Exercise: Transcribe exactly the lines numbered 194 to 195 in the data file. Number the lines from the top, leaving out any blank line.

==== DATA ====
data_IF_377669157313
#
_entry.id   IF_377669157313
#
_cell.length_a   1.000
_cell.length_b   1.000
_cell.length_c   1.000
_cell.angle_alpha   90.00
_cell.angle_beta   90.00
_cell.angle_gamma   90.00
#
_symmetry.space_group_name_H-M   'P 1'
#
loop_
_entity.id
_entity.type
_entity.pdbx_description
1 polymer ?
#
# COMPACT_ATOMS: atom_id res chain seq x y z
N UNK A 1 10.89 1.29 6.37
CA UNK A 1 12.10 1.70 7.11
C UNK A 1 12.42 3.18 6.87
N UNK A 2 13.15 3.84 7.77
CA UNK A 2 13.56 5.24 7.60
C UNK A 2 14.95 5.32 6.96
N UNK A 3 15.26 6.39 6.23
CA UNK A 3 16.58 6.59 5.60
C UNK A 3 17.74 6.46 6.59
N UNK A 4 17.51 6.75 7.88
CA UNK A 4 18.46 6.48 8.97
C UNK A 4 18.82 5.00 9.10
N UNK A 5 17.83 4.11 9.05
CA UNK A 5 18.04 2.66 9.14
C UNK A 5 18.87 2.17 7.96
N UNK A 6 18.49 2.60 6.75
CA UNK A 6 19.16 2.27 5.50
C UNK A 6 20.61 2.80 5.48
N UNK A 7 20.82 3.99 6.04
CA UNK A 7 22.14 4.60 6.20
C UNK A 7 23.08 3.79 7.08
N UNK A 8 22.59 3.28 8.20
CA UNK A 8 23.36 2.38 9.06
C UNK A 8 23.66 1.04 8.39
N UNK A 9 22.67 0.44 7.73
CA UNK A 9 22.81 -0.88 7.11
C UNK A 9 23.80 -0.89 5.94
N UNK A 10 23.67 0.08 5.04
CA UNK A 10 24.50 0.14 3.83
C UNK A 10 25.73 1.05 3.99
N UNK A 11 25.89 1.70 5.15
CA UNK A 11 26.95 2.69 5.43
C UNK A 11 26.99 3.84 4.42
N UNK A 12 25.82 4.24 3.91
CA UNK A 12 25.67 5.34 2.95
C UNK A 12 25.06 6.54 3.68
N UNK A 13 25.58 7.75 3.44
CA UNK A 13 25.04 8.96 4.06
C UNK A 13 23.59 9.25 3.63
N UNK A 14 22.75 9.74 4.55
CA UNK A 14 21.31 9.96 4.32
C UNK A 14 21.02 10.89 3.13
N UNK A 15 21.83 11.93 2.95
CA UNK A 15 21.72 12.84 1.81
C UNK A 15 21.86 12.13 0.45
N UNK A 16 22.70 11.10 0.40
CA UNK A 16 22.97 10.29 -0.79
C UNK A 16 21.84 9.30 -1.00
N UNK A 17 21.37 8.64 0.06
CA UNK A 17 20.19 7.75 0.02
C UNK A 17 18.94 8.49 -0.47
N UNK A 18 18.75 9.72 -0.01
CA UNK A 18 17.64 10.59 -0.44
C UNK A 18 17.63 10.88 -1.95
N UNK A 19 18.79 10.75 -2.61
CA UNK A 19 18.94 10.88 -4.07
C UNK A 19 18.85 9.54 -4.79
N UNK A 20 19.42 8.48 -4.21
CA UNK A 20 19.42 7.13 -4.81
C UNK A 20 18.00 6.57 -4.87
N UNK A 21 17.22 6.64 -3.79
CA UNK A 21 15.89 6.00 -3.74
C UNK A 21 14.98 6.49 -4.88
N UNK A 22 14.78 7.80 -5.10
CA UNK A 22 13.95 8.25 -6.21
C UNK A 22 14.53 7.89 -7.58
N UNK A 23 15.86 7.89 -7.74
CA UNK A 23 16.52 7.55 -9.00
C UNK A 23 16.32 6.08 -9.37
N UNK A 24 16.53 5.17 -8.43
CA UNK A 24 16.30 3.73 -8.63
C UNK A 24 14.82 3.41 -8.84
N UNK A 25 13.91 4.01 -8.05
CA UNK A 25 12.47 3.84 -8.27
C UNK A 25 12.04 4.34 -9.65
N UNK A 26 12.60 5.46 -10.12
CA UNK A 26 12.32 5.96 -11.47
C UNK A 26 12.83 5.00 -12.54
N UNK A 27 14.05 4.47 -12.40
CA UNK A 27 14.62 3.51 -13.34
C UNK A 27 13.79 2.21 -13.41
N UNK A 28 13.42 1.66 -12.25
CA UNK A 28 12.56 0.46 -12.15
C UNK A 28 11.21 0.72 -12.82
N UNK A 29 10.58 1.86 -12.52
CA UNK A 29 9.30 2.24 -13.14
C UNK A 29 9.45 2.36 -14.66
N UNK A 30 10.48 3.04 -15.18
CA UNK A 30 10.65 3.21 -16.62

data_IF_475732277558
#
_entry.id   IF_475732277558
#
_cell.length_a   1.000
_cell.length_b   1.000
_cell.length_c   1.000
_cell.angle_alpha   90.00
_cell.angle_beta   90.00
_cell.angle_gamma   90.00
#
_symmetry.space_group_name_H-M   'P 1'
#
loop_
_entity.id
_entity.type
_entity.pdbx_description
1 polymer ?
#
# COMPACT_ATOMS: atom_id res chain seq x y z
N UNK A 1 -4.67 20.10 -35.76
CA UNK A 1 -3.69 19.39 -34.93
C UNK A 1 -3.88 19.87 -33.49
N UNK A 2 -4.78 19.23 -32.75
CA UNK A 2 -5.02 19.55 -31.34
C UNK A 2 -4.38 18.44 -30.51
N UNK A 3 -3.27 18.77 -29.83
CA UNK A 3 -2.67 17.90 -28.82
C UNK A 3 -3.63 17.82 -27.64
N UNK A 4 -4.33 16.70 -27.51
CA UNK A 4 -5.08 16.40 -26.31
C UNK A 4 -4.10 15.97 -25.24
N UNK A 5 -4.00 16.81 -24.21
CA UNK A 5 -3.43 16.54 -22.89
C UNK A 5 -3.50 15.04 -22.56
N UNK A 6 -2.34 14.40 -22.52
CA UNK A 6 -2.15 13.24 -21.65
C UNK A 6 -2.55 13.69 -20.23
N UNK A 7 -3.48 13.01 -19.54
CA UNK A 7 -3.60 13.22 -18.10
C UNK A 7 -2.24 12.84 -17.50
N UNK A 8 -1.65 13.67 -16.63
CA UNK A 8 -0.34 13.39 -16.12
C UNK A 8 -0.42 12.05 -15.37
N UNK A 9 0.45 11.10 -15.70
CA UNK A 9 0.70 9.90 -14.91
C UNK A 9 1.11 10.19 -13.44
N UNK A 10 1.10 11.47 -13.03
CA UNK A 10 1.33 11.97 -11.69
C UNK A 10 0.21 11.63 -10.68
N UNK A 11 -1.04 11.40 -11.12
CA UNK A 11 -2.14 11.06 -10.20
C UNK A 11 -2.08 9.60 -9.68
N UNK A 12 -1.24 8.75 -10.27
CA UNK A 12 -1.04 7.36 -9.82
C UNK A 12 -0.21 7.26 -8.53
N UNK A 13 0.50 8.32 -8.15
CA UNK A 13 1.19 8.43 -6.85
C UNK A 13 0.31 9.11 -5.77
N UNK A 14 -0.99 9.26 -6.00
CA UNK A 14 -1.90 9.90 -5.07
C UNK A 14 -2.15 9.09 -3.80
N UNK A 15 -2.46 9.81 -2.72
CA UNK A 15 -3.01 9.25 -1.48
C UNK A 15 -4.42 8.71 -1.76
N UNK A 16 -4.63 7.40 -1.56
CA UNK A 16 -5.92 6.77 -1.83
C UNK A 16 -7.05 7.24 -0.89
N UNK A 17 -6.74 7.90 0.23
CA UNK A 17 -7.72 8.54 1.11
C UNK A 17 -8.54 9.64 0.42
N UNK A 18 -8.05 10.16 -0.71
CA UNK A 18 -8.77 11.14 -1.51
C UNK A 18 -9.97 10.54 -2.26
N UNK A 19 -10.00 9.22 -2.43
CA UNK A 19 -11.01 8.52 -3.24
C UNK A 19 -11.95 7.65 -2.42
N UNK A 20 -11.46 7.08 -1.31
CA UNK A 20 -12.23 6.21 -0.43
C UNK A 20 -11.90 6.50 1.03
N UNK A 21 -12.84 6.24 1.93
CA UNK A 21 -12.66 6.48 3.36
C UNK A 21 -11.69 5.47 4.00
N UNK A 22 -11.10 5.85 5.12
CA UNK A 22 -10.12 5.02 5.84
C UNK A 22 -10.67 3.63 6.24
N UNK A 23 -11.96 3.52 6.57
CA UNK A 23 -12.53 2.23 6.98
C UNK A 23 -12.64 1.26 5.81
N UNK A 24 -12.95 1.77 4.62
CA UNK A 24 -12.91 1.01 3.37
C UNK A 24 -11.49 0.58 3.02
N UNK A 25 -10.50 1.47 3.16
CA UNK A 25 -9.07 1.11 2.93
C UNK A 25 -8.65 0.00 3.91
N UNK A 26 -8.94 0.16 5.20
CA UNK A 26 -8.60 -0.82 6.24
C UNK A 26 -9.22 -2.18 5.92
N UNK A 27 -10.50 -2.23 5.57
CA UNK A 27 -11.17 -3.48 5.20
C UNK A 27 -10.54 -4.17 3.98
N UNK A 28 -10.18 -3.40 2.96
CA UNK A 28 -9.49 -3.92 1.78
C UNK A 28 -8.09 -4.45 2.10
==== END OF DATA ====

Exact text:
CA UNK A 22 -10.12 5.02 5.84
C UNK A 22 -10.67 3.63 6.24